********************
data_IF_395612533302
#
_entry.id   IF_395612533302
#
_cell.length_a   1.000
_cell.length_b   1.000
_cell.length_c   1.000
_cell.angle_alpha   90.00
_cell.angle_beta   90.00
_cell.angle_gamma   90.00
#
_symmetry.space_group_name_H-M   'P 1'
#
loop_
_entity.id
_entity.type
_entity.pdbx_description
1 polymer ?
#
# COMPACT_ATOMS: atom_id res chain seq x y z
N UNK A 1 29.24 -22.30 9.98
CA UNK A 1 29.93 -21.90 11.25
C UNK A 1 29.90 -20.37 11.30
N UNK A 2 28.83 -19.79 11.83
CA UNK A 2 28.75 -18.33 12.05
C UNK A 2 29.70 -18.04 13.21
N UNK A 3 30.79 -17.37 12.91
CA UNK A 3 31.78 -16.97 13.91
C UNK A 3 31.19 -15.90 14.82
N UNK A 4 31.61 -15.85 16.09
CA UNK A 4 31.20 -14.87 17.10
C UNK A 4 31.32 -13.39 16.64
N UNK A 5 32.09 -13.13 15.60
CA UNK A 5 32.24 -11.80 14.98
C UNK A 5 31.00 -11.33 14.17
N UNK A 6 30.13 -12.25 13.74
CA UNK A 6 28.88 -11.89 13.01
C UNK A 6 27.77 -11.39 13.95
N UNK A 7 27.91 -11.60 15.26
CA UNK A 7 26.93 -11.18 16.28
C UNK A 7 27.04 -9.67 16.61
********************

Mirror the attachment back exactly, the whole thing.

data_IF_395612533302
#
_entry.id   IF_395612533302
#
_cell.length_a   1.000
_cell.length_b   1.000
_cell.length_c   1.000
_cell.angle_alpha   90.00
_cell.angle_beta   90.00
_cell.angle_gamma   90.00
#
_symmetry.space_group_name_H-M   'P 1'
#
loop_
_entity.id
_entity.type
_entity.pdbx_description
1 polymer ?
#
# COMPACT_ATOMS: atom_id res chain seq x y z
N UNK A 1 29.24 -22.30 9.98
CA UNK A 1 29.93 -21.90 11.25
C UNK A 1 29.90 -20.37 11.30
N UNK A 2 28.83 -19.79 11.83
CA UNK A 2 28.75 -18.33 12.05
C UNK A 2 29.70 -18.04 13.21
N UNK A 3 30.79 -17.37 12.91
CA UNK A 3 31.78 -16.97 13.91
C UNK A 3 31.19 -15.90 14.82
N UNK A 4 31.61 -15.85 16.09
CA UNK A 4 31.20 -14.87 17.10
C UNK A 4 31.32 -13.39 16.64
N UNK A 5 32.09 -13.13 15.60
CA UNK A 5 32.24 -11.80 14.98
C UNK A 5 31.00 -11.33 14.17
N UNK A 6 30.13 -12.25 13.74
CA UNK A 6 28.88 -11.89 13.01
C UNK A 6 27.77 -11.39 13.95
N UNK A 7 27.91 -11.60 15.26
CA UNK A 7 26.93 -11.18 16.28
C UNK A 7 27.04 -9.67 16.61